Sixty years ago a young brother and sister left their Bristol home to visit ponies grazing in a nearby field. Tragically they never came home.
On Monday 1 July 1957, following 11 days of intensive police and public searches, the bodies of seven-year-old June and five-year-old Roy were found by an officer on the banks of the River Frome at Snuff Mills – around a third of a mile from their home in Stapleton.
Their deaths remain one of the oldest unsolved murder cases in the Avon and Somerset Force area.
DS Pete Frake, of the Major Crime Review Team, said: “Sixty years doesn’t diminish the tragedy
“The killing of two children is a horrific event and the memories will be long-lasting for anyone who was living in Bristol at the time."
“Over the years we’ve spoken to thousands of people and taken more than 2,000 statements but no conclusive evidence has been found proving who carried out this heinous act.
“We have lots of original documents from the initial police investigation, including scene photos, house-to-house inquiry logs, original index files, correspondence from the public and an original map showing the movements of the Sheasby children on the evening they went missing.
“But sadly the key piece of evidence missing is DNA."
“You never give up hope of a breakthrough but we have to be realistic. The chances of a murder case being solved after 60 years are minimal. Solving a case this old without any DNA evidence is very unlikely.”
Although a number of suspects were arrested and interviewed in connection with the murders, no-one has ever been charged.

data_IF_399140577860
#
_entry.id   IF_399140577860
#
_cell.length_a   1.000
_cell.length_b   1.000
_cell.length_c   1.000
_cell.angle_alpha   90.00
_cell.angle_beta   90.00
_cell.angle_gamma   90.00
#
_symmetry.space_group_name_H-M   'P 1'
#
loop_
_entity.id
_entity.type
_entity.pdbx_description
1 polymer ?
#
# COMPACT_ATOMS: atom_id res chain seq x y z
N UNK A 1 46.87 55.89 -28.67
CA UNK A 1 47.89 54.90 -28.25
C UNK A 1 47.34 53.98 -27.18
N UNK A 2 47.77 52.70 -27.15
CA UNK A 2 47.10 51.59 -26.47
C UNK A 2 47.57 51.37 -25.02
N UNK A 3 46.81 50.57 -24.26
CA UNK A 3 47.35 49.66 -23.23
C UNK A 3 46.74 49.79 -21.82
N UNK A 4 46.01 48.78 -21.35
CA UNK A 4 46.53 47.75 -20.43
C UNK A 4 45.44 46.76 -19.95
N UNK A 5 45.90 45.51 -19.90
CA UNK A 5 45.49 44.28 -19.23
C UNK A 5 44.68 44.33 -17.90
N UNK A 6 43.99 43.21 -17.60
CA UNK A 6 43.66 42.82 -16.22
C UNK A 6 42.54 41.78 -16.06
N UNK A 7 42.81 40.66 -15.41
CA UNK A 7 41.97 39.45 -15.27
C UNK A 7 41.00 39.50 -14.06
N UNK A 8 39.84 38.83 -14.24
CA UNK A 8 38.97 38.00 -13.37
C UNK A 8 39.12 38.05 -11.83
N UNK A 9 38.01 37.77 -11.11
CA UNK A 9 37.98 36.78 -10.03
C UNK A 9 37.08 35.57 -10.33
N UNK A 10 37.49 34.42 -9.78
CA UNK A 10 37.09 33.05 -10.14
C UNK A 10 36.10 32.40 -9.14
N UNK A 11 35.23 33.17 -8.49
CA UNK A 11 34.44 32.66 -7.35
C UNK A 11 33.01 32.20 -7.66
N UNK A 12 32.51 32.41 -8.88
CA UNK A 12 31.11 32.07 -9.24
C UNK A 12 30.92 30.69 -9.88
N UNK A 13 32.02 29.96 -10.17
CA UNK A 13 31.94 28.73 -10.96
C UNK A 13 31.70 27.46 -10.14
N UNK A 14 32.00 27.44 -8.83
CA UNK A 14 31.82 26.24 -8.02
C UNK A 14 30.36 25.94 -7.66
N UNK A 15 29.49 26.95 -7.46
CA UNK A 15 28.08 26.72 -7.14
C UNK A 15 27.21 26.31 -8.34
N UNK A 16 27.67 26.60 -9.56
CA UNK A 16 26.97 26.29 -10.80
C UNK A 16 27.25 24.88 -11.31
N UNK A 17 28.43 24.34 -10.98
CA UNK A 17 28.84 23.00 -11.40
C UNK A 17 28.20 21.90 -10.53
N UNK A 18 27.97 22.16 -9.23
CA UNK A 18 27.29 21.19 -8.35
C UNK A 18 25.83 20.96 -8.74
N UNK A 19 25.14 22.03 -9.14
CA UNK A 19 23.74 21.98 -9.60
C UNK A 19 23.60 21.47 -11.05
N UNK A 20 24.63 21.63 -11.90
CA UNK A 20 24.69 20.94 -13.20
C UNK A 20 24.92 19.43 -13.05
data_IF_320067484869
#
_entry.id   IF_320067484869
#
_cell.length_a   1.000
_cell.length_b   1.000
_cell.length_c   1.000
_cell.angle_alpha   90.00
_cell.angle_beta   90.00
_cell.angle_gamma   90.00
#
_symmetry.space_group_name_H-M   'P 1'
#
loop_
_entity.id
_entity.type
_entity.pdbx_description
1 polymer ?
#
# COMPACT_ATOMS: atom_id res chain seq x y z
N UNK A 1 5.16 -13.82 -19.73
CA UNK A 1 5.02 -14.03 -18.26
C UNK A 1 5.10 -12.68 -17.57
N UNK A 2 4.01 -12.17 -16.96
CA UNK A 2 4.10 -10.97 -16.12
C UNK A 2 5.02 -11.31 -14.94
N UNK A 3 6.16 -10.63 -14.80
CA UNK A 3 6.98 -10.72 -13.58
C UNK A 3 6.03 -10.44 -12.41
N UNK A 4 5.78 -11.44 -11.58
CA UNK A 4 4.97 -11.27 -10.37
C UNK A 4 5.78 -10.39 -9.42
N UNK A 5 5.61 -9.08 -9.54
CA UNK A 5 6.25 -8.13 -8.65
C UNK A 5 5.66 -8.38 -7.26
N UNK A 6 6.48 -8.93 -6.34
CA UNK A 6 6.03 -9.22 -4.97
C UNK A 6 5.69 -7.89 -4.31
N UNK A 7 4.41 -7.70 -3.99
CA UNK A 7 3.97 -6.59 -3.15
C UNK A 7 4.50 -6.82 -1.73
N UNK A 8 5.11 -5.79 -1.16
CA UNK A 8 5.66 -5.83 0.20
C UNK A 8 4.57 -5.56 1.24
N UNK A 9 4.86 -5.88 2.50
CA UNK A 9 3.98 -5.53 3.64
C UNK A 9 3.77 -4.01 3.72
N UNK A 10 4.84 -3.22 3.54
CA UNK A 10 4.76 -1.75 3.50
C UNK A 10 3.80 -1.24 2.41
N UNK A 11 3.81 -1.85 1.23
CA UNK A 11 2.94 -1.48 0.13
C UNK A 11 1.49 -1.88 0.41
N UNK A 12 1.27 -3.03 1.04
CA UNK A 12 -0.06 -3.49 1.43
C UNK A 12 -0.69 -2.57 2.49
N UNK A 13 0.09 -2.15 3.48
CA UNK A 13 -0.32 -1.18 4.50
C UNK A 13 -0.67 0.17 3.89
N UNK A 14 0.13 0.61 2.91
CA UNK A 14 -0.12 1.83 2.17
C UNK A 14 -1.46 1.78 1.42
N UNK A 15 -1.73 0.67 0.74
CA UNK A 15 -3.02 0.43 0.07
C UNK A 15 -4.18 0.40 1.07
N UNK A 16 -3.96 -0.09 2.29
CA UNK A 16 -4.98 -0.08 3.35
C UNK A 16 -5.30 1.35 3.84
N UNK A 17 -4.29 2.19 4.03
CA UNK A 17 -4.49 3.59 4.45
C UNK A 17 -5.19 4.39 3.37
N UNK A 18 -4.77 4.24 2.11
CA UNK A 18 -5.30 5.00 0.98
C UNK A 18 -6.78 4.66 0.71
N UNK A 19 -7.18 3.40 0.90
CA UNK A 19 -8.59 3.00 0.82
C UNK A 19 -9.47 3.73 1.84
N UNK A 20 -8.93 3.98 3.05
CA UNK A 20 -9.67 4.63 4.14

Ernie Bussell, 77, (below left) was a teenage police cadet at the time the children went missing – later going onto serve as a police constable with Bristol Constabulary until 1971.
He remembers taking part in searches across Snuff Mills and Stapleton in the days after the children went missing.
“We spent quite a bit of time walking up and down the footpath in Snuff Mills and searching the bracken,” he said.
The community at the time was in shock. It was front page of the newspapers every day. People were very, very concerned.
“They thought someone was out there. There was great anxiety that it was going to happen again.
“I remember hearing they had been found, which in a way was a great relief. But of course it’s an absolute tragedy.”
If you have any information about the deaths of Roy and June Sheasby and have never given this to the police, you can call the Major Crime Review Team on 101 and tell the call handler the information relates to Operation Sheasby.